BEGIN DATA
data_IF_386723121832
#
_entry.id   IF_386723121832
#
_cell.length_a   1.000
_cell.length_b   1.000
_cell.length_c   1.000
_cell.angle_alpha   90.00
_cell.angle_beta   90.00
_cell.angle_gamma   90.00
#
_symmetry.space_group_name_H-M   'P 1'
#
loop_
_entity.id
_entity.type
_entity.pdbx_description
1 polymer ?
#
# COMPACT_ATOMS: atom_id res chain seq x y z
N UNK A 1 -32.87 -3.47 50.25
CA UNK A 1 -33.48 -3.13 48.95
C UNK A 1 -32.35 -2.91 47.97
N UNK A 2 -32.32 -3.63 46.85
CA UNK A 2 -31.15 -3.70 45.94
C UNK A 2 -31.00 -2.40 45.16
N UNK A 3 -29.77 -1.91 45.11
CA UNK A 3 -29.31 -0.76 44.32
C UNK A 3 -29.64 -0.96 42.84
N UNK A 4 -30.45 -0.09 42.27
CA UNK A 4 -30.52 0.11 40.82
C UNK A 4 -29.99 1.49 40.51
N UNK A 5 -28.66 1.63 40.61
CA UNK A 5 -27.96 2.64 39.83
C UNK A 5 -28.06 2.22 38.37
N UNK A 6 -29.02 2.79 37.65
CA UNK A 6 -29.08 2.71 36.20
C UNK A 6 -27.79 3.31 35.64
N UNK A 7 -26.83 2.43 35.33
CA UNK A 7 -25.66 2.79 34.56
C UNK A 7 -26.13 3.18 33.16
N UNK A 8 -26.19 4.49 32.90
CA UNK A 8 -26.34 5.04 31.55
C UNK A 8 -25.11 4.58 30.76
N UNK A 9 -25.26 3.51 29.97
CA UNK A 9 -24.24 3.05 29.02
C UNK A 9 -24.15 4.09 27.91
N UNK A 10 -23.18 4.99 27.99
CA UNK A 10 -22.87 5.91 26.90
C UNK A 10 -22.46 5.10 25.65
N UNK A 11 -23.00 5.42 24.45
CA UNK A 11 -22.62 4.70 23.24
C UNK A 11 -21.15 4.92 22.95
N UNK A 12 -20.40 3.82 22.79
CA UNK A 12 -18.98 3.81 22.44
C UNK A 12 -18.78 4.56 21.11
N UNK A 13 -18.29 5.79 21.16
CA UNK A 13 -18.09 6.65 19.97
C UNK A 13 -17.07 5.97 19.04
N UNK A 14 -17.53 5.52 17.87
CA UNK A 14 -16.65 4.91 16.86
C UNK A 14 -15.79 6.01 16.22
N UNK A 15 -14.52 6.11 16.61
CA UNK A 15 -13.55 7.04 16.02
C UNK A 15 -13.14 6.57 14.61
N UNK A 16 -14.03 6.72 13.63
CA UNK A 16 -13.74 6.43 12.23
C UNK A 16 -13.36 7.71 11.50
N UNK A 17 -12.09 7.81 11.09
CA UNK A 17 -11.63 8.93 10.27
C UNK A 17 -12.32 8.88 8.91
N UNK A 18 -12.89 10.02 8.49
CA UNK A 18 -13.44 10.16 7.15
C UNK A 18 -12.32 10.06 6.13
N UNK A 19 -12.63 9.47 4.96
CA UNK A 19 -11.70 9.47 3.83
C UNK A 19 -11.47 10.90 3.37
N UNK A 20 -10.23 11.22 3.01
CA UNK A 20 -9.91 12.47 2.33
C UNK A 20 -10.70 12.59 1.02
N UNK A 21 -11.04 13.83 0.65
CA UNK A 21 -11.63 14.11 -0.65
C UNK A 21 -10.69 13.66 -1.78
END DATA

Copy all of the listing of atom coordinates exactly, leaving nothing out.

data_IF_386723121832
#
_entry.id   IF_386723121832
#
_cell.length_a   1.000
_cell.length_b   1.000
_cell.length_c   1.000
_cell.angle_alpha   90.00
_cell.angle_beta   90.00
_cell.angle_gamma   90.00
#
_symmetry.space_group_name_H-M   'P 1'
#
loop_
_entity.id
_entity.type
_entity.pdbx_description
1 polymer ?
#
# COMPACT_ATOMS: atom_id res chain seq x y z
N UNK A 1 -32.87 -3.47 50.25
CA UNK A 1 -33.48 -3.13 48.95
C UNK A 1 -32.35 -2.91 47.97
N UNK A 2 -32.32 -3.63 46.85
CA UNK A 2 -31.15 -3.70 45.94
C UNK A 2 -31.00 -2.40 45.16
N UNK A 3 -29.77 -1.91 45.11
CA UNK A 3 -29.31 -0.76 44.32
C UNK A 3 -29.64 -0.96 42.84
N UNK A 4 -30.45 -0.09 42.27
CA UNK A 4 -30.52 0.11 40.82
C UNK A 4 -29.99 1.49 40.51
N UNK A 5 -28.66 1.63 40.61
CA UNK A 5 -27.96 2.64 39.83
C UNK A 5 -28.06 2.22 38.37
N UNK A 6 -29.02 2.79 37.65
CA UNK A 6 -29.08 2.71 36.20
C UNK A 6 -27.79 3.31 35.64
N UNK A 7 -26.83 2.43 35.33
CA UNK A 7 -25.66 2.79 34.56
C UNK A 7 -26.13 3.18 33.16
N UNK A 8 -26.19 4.49 32.90
CA UNK A 8 -26.34 5.04 31.55
C UNK A 8 -25.11 4.58 30.76
N UNK A 9 -25.26 3.51 29.97
CA UNK A 9 -24.24 3.05 29.02
C UNK A 9 -24.15 4.09 27.91
N UNK A 10 -23.18 4.99 27.99
CA UNK A 10 -22.87 5.91 26.90
C UNK A 10 -22.46 5.10 25.65
N UNK A 11 -23.00 5.42 24.45
CA UNK A 11 -22.62 4.70 23.24
C UNK A 11 -21.15 4.92 22.95
N UNK A 12 -20.40 3.82 22.79
CA UNK A 12 -18.98 3.81 22.44
C UNK A 12 -18.78 4.56 21.11
N UNK A 13 -18.29 5.79 21.16
CA UNK A 13 -18.09 6.65 19.97
C UNK A 13 -17.07 5.97 19.04
N UNK A 14 -17.53 5.52 17.87
CA UNK A 14 -16.65 4.91 16.86
C UNK A 14 -15.79 6.01 16.22
N UNK A 15 -14.52 6.11 16.61
CA UNK A 15 -13.55 7.04 16.02
C UNK A 15 -13.14 6.57 14.61
N UNK A 16 -14.03 6.72 13.63
CA UNK A 16 -13.74 6.43 12.23
C UNK A 16 -13.36 7.71 11.50
N UNK A 17 -12.09 7.81 11.09
CA UNK A 17 -11.63 8.93 10.27
C UNK A 17 -12.32 8.88 8.91
N UNK A 18 -12.89 10.02 8.49
CA UNK A 18 -13.44 10.16 7.15
C UNK A 18 -12.32 10.06 6.13
N UNK A 19 -12.63 9.47 4.96
CA UNK A 19 -11.70 9.47 3.83
C UNK A 19 -11.47 10.90 3.37
N UNK A 20 -10.23 11.22 3.01
CA UNK A 20 -9.91 12.47 2.33
C UNK A 20 -10.70 12.59 1.02
N UNK A 21 -11.04 13.83 0.65
CA UNK A 21 -11.63 14.11 -0.65
C UNK A 21 -10.69 13.66 -1.78